Feb. 04, 2024
Automobiles & Motorcycles
It’s amazing what your brain becomes blind to after years of repeated exposure. There was probably once a time, when I was very small, where I rode in the back back seat of my mom’s 1992 Dodge Caravan and stared out the pop-out window, wondering why tractor trailer and work truck wheels looked so paradoxically sunken and bulbous. And then I put that thought away for many years, as we do. But there are reasons trucks are the way they are, as we’ve discussed before. And today, we’re going to tackle the wheel question. Spoiler: it’s about packaging, cost saving and good old-fashioned common sense.
The front wheels of many commercial trucks are typically bowed out, where the area over the hub is bulged. That’s to fit the steering joints, bushings and bearings, as well as the suspension and brake systems, while keeping the axle as wide as possible for maximum stability. It also means that the center of the axis on which the wheels turn is as aligned with the center of the wheel and tire as it could be, and that too benefits dynamics and load-bearing capability.
It’s when we look to the back that things get a little more interesting. If you haven’t seen both sides of your standard truck steelie before, you may not know that the outermost wheel on the back of a dually — a truck with two rear wheels a side — is identical to the wheels on the front axle, except flipped around so you’re looking at the reverse side. That wheel is actually bolted to the face of the innermost rear wheel, which is oriented the very same way the ones on the front axle are.
It’s an ingenious solution, because the benefits of the front axle geometry still apply to the rear axle, but you’re also getting the improved weight distribution and boosted payload capacity of four rear wheels. And should a tire give out and need replacing, all the wheels are the same. No need to fuss with specialized wheels for the front or back. How’s that for practicality?
That’s it. One of those simple answers to a simple question that floors you with its cleverness. Trucks: an endless well of satisfying engineering problem-solving that never stops giving.
Semi-truck wheels aren't shaped the same on every axle? Why is that? The answer is simpler than you would expect.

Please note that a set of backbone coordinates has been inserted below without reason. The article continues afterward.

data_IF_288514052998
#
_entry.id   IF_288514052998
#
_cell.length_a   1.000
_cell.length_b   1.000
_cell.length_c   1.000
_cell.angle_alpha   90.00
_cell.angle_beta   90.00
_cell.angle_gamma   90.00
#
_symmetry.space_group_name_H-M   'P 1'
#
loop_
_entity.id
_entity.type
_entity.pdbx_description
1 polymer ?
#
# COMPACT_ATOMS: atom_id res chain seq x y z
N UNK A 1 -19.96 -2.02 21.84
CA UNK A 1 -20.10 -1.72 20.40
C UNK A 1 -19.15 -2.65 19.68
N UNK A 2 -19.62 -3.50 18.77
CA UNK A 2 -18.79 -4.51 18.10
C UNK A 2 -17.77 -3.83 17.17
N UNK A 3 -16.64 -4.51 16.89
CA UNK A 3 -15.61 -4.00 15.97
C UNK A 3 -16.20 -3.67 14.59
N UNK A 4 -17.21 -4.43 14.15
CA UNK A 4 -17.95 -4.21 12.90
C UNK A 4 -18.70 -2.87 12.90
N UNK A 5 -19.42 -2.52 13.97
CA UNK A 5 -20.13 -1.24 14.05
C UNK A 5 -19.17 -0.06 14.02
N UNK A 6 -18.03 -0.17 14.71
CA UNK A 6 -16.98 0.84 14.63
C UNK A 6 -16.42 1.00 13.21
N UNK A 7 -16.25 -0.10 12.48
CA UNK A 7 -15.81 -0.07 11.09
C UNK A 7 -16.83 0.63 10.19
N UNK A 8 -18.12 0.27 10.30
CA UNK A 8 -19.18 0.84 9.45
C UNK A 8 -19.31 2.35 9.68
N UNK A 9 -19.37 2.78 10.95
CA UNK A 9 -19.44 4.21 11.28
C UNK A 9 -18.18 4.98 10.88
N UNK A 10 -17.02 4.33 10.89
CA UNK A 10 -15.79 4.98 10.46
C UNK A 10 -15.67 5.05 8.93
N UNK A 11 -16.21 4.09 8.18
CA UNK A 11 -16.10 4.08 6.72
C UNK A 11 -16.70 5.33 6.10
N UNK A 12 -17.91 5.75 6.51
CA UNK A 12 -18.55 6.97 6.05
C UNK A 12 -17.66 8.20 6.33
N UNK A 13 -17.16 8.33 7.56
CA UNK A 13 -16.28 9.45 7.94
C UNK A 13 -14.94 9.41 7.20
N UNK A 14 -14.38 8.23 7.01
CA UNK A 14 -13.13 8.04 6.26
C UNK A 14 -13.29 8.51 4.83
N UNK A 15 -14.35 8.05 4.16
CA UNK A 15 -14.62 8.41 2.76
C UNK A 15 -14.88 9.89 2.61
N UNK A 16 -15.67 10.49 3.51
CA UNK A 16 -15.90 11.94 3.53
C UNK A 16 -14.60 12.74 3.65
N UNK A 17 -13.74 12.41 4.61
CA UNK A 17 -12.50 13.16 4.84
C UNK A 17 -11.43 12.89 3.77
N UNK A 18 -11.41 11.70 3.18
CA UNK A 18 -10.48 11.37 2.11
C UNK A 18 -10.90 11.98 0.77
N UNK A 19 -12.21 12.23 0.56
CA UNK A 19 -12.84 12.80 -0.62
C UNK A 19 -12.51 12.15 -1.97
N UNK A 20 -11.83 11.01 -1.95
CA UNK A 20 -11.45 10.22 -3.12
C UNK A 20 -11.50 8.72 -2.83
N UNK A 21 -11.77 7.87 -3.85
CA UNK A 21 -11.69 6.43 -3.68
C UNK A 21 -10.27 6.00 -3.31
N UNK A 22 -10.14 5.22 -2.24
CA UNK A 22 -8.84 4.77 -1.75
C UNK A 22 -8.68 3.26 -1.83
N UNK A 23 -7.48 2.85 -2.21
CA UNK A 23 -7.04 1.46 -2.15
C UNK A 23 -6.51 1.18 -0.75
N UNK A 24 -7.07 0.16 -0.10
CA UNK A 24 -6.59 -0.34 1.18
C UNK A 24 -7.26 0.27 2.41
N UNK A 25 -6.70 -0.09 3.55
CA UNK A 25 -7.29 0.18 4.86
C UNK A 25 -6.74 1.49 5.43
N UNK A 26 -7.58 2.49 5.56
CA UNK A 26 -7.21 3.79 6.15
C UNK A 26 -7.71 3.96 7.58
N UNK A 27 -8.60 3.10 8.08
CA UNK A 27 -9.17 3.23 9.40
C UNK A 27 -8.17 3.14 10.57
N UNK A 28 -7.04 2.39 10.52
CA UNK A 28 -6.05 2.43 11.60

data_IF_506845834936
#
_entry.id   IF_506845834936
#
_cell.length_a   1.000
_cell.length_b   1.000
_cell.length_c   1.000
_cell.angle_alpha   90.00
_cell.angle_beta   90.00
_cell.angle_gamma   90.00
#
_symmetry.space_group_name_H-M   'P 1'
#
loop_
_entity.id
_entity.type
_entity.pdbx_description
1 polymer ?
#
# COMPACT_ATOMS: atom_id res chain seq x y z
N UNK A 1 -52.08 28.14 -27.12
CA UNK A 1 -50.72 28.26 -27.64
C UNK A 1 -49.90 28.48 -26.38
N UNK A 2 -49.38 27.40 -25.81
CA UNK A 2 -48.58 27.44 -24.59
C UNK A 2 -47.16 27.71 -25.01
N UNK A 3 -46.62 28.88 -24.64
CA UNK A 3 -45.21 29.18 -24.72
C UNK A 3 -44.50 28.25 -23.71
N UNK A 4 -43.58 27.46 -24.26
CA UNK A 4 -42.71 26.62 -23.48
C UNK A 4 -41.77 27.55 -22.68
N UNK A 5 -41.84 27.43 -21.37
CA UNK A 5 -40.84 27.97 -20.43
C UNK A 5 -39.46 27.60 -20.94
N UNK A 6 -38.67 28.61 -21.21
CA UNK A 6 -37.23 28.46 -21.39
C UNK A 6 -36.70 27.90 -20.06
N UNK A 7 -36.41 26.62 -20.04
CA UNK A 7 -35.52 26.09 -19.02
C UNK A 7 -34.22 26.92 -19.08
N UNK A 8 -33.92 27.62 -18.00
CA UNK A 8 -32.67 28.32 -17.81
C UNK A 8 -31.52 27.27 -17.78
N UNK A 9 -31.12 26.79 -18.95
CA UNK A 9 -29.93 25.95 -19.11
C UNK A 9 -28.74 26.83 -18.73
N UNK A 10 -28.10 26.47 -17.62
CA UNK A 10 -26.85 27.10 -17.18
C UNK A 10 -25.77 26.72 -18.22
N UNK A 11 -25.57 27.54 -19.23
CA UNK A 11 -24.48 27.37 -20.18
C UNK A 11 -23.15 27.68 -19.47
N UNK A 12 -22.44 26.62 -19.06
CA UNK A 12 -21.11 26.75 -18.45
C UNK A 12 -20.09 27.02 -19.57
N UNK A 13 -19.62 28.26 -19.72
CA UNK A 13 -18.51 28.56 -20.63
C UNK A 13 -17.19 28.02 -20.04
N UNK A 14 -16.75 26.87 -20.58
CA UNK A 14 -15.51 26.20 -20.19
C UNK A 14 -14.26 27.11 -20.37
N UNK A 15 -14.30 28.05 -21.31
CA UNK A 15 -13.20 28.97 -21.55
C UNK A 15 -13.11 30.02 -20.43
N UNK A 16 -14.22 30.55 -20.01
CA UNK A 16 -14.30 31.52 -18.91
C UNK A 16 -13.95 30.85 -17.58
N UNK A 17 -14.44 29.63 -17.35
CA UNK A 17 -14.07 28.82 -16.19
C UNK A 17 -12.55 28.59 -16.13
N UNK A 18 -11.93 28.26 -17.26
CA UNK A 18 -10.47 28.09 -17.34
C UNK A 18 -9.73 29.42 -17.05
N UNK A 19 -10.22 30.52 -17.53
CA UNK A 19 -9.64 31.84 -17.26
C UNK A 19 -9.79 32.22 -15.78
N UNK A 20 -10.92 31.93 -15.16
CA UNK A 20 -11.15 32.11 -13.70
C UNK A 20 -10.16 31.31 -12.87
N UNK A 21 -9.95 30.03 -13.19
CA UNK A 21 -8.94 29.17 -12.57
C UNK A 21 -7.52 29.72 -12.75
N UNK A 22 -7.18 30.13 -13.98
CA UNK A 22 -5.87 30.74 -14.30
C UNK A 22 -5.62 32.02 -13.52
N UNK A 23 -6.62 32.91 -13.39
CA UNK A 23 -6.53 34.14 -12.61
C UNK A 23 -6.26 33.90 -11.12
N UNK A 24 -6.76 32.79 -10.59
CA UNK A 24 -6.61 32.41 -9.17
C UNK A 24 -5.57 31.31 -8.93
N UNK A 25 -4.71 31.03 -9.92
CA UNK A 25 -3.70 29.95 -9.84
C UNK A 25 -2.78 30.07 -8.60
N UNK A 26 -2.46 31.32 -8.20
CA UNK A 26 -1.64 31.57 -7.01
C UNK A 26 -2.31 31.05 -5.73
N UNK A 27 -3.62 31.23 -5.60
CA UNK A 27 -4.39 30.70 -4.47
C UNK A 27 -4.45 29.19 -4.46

Semi-trucks carry heavy loads across the country day after day, and we mostly ignore them. These behemoths of logistics have some interesting features and others that just make sense. Have you ever wondered why semi-truck wheels have different shapes? The front wheels are typically convex while the rest are concave; what gives?
It might sound extremely simple, but sometimes the right answer is simple. If you add one and one together, you always get two. There’s nothing complicated about this at all. The same goes for the semi-truck wheels.
Jalopnik tells us the front wheels and rear wheels of these big rigs are different because of:
The front wheels do the steering for any vehicle. Although some cars and SUVs offer rear-wheel steering, this steering is limited to a small degree of change and is only meant to aid the front wheels. Because the front wheels handle the steering, there needs to be room to fit the steering joints, bushings, bearings, suspension, and brake systems required.
All of these items fit on the front axle, and the wheels are convex to keep the axle as wide as possible to offer maximum stability. Additionally, the center of the axis for wheel turn aligns with the center of the wheel and tire, or at least it’s as close as it can be. This is the right way to package the front wheels for the best performance in semi-trucks.
It might be a little unbelievable, but the same reasons for the rear pairs of wheels on a dually pickup truck are the same as for semi-trucks and their trailers. Truckers get used to how these wheels are packaged, but most of us don’t know what’s done to make them work.
All rear axles on semi-trucks have pairs of wheels on each end. These wheels are identical but flipped around, creating the concave look of the outer wheels. Manufacturers attach the wheels this way allowing the two wheels to both attach to the same hub. This lower the cost associated with building these trucks.
For most commercial trucks, the rear wheels are identical to the front wheels, with the outer pair flipped around. This ensures fleet operators can buy several tires that will be used as required whenever one needs replacing. Semi-truck wheels could differ from one trailer builder to another, but they are typically the same.
Yes, it certainly is that simple. The packaging makes sense with the front wheels convex to make room for necessary components in a space where there is only one wheel at each end of the front axle. The use of single hubs for each pair of rear wheels cuts the overall cost of building and maintaining these big trucks and the trailers they pull. It’s an amazingly simple but sensible solution to what could have been a much more complicated conversation.
Next, learn why semi-trucks might be tailgating you, or enjoy this video below:
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